In order to further present the vertical structure of the low-salinity water around the XS, Fig. 3a shows the vertical salinity distribution between 12°N and 20°N along 112.5°E in spring (Transect A in Fig. 1). In spring, the low-salinity water beneath the subsurface salinity maximum layer ranges from 400 to 700 m around the XS, with the minimum salinity smaller than 34.32 (Figs 1 and 3a). The salinity evolution shows that the low-salinity core is located at about 500 m depth between 16°N and 17°N, with salinity of about 34.34, 34.30 and 34.30 in March, April and May, respectively (Fig. 3c–e). Especially in April, it is clear that the 34.32 isohaline is distributed between 250 and 800 m and the 34.34 isohaline between 200 and 1000 m, which indicates that there exists significant vertical homogeneity of low-salinity water. Near the XS, the maximum salinity value is about 34.38 in the subsurface layer in April which is smaller than that in other months. Compared to Transect A, no remarkable difference is found along the Transect B except for the low-salinity structure slight tilting near the XS (Fig. S2). Clearly, a negative anomaly signal propagates downward to the intermediate layer near the XS in spring, especially in April with the minimum anomaly value exceeding −0.10 between 50 and 1000 m (Fig. S3). South of the XS, the largest negative signal occurs between 50 and 100 m, and weakens from March to May (Fig. S3a–c).

Figure 3
figure 3

Sectional distribution of salinity for Transect A in: (a) Spring, (b) February, (c) March, (d) April, (e) May and (f) June, with the contour interval of 0.02. Spring is defined as March, April and May average. The purple contours highlight the isohaline with value equal to or less than 34.46. The black shades indicate the topography extracted from the GDEM-V3 dataset20. The figure was made using MATLAB R2012a (http://www.mathworks.com/).

The T-S diagrams at stations S1–S4 (Fig. 1 and S4) in April are close to the SCS mean, except that the former has lower salinity than the latter in the intermediate layer. It is clear that station S0 presents homogeneous low-salinity with a value of 34.30 between 200 and 900 m, which is different from the other stations. At the depth of about 100 m or so, the salinity is about 34.20 at station S0, while those are about 34.40, 34.50, 34.40 and 34.30 at stations S1–S4, respectively. Furthermore, the surface salinity at station S0 is 0.10 greater than that at station S4, but at least 0.10 lower than that at stations S1–S3. At station S0, the salinity in the subsurface layer (e.g., 150 m) is about 0.10 greater than that between 200 and 900 m.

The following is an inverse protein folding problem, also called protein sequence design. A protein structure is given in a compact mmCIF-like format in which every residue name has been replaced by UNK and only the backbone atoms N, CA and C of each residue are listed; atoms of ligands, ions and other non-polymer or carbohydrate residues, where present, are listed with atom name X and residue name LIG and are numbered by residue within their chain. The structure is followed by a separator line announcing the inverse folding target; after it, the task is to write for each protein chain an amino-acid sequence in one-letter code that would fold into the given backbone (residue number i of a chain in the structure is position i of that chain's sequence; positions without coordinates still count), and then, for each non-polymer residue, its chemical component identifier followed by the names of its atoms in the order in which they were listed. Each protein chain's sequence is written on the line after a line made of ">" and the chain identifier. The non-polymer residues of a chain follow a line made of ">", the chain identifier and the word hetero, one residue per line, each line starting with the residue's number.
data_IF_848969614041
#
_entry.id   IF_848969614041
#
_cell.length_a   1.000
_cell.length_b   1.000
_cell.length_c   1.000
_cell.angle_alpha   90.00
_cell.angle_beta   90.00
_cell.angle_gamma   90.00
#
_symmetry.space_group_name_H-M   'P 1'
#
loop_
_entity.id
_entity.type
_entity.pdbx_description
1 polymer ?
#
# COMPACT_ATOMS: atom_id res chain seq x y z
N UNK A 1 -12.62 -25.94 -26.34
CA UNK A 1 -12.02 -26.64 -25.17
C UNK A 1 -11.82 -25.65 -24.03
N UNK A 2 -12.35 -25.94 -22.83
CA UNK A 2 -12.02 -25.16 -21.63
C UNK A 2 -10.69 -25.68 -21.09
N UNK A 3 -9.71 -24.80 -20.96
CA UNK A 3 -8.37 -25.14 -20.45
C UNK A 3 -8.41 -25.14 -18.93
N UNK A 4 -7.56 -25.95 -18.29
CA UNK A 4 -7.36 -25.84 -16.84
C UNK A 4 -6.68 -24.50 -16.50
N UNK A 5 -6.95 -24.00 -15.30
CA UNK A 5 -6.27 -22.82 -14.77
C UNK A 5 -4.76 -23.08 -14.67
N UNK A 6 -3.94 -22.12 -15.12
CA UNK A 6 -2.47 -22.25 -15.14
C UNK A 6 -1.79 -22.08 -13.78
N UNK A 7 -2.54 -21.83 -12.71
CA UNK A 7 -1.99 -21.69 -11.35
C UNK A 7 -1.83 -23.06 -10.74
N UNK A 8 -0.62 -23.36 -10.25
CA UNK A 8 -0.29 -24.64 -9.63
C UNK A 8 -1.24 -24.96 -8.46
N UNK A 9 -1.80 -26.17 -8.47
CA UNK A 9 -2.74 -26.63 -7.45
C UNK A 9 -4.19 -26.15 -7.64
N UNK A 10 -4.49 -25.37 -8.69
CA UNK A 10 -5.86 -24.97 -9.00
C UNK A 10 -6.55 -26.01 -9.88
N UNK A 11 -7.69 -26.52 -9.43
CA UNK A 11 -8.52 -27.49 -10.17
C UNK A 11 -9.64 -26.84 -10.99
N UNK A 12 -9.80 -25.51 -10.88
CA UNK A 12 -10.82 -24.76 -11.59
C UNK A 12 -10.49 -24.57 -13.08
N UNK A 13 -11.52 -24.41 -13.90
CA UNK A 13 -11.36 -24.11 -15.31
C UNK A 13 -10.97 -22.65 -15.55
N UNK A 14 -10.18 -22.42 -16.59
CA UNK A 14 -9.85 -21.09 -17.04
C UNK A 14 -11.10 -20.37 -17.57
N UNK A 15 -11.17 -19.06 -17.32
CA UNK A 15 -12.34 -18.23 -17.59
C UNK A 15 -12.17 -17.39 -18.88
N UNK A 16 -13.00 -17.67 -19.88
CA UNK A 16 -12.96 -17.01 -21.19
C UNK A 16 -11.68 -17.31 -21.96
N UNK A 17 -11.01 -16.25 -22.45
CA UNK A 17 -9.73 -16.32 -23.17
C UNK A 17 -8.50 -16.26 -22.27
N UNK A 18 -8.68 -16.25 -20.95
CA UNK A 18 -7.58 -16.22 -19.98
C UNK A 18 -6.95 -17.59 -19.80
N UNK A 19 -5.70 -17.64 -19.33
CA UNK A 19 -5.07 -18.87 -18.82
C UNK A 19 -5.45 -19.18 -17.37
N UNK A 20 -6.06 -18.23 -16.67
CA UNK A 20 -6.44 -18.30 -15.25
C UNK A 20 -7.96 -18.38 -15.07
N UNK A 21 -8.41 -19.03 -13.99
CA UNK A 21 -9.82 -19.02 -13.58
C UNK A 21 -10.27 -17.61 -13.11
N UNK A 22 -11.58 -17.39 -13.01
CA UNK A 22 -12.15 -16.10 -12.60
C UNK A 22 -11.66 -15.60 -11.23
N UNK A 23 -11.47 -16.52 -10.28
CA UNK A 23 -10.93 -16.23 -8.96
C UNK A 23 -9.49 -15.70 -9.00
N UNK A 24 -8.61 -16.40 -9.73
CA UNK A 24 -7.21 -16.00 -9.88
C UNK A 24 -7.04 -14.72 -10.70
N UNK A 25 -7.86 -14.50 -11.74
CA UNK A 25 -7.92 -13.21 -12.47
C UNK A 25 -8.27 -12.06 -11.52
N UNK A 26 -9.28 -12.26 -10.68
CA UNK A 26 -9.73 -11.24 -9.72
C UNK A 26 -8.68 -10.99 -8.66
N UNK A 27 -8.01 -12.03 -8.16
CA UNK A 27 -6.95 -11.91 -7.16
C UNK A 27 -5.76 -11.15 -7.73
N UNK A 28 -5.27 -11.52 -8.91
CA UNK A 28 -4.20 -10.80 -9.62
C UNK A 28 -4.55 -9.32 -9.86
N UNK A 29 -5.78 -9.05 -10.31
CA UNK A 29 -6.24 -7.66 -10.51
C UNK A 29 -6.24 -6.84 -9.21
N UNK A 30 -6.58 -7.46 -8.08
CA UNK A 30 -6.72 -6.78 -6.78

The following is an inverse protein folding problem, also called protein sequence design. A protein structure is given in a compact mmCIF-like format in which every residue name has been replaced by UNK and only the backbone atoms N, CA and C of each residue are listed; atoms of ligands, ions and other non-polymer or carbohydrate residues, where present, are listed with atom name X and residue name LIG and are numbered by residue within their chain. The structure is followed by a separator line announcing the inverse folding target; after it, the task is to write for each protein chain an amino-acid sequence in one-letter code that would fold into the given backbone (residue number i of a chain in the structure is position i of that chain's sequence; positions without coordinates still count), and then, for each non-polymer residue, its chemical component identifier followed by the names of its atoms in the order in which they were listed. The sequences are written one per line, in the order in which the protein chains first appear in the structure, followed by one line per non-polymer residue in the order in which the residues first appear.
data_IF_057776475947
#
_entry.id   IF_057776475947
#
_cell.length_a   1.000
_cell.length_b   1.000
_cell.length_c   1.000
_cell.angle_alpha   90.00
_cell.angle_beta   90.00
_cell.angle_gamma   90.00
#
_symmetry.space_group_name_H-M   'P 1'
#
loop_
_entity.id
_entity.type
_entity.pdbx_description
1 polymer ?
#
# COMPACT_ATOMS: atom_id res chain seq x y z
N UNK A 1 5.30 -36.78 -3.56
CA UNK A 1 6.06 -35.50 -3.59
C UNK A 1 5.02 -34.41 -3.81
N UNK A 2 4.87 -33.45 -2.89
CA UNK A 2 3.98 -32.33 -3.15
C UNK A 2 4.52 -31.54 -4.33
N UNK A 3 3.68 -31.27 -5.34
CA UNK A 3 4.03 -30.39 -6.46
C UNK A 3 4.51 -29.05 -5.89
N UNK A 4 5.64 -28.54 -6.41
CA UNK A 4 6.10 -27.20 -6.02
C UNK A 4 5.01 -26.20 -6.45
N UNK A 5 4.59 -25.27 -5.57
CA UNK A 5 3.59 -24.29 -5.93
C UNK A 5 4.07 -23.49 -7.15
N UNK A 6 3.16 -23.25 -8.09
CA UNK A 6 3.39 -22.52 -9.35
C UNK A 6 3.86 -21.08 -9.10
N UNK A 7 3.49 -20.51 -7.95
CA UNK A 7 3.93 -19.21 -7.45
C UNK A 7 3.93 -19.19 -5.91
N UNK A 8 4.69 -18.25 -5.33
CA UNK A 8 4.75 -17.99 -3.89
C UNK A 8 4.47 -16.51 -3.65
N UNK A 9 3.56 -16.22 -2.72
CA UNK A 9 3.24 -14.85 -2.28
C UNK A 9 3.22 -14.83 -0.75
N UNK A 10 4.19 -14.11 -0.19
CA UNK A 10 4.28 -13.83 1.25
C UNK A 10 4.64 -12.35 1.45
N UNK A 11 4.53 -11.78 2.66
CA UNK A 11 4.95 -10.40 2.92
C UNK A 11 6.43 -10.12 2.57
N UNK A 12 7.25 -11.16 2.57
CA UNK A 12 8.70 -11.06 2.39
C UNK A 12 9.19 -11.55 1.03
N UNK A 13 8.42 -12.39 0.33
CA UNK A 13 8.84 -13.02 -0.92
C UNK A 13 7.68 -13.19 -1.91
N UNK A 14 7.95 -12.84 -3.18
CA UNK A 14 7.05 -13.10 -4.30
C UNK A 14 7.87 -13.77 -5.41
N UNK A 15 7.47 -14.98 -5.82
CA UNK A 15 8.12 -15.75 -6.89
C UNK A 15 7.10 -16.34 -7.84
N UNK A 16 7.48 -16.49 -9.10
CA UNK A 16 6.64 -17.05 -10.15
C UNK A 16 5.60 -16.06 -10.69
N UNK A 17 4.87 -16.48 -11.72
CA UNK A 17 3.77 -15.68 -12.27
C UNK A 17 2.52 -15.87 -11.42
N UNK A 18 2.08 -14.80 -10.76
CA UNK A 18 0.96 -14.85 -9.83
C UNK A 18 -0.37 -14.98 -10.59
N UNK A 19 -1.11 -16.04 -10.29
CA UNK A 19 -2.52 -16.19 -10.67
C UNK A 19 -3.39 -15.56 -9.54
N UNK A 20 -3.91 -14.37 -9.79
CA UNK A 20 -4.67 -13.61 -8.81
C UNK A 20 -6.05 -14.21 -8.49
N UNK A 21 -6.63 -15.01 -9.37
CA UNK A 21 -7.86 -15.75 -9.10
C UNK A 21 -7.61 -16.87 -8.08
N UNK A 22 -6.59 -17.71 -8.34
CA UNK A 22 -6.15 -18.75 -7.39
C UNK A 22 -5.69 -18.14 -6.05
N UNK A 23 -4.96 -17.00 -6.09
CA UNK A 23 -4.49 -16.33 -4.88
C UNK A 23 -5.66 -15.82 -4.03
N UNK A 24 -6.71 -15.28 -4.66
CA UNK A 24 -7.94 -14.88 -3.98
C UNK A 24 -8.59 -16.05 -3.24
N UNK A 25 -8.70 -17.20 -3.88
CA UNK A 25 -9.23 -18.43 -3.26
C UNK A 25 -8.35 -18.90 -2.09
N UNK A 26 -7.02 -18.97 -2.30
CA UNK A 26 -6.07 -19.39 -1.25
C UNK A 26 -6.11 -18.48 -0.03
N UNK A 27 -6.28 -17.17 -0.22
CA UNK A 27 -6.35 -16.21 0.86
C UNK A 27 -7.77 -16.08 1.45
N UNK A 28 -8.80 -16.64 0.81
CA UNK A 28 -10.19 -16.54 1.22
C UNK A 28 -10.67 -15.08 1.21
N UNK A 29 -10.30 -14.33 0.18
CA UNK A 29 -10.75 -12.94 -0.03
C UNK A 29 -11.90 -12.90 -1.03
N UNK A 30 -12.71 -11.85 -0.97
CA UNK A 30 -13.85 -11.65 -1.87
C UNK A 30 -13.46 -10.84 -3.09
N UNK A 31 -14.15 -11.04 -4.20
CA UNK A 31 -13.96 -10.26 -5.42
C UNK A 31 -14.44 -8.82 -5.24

As shown above, the GDEM-V3 dataset demonstrates that a relatively low-salinity water mass appears in the intermediate layer near the XS in spring, especially for April (Figs 2 and 3). We also check two other climatological datasets, the SCS Physical Oceanographic dataset (SCSPOD1421) and the World Ocean Atlas 2013 (WOA1322,23). Detailed information about the SCSPOD14 and WOA13 are given in the Methods section. In spring, results of these two datasets (especially the SCSPOD14) also reflect the low-salinity property around the XS (Fig. S5), which are in agreement with the GDEM-V3. The above consistency among these three climatological datasets further verifies the existence of low-salinity structure in the intermediate layer near the XS. Therefore, we further investigate the dynamics for its formation.

Formation mechanism

Potential formation mechanism for the low-salinity water mass is now investigated by geostrophic current analyses. The altimeter-based surface geostrophic currents are provided by the Archiving, Validation, and Interpretation of Satellite Oceanographic data (AVISO; see Methods for more information). We also calculate the geostrophic currents based on the GDEM-V3 dataset (see Methods for more detailed information).

In the surface layer, both AVISO and GDEM-V3 datasets in April present that the western boundary current flows away from east of Vietnam, moves northeastward to the XS, and then turns eastward (Fig. 4a,b), indicating that there is no much difference between the two datasets in terms of large-scale circulation pattern. Different from the AVISO, the GDEM-V3 indicates that a mesoscale AE (red dashed circle in Fig. 4b,c) with a size of about 200 km exists near the XS. Such an AE seems to exist almost every spring24,25.

Figure 4
figure 4

Surface geostrophic current patterns in April based on (a) AVISO from 1993 to 2016 and (b) GDEM-V3 products20. (c) Geostrophic current pattern in the 100 m layer. (d) Zonal flow (cm s−1) along Transect C (shown as a red line in (b) or (c), which is similar as Transect A except for 14°N–19°N). The red dashed circle indicates an AE. The geostrophic currents in (b–c) are calculated with a reference to 2000 m. Positive (negative) values denote eastward (westward) flow. The red curves highlight the contour value of 0. The black shades indicate the topography extracted from the GDEM-V3 dataset20. The figure was plotted using MATLAB R2012a (http://www.mathworks.com/).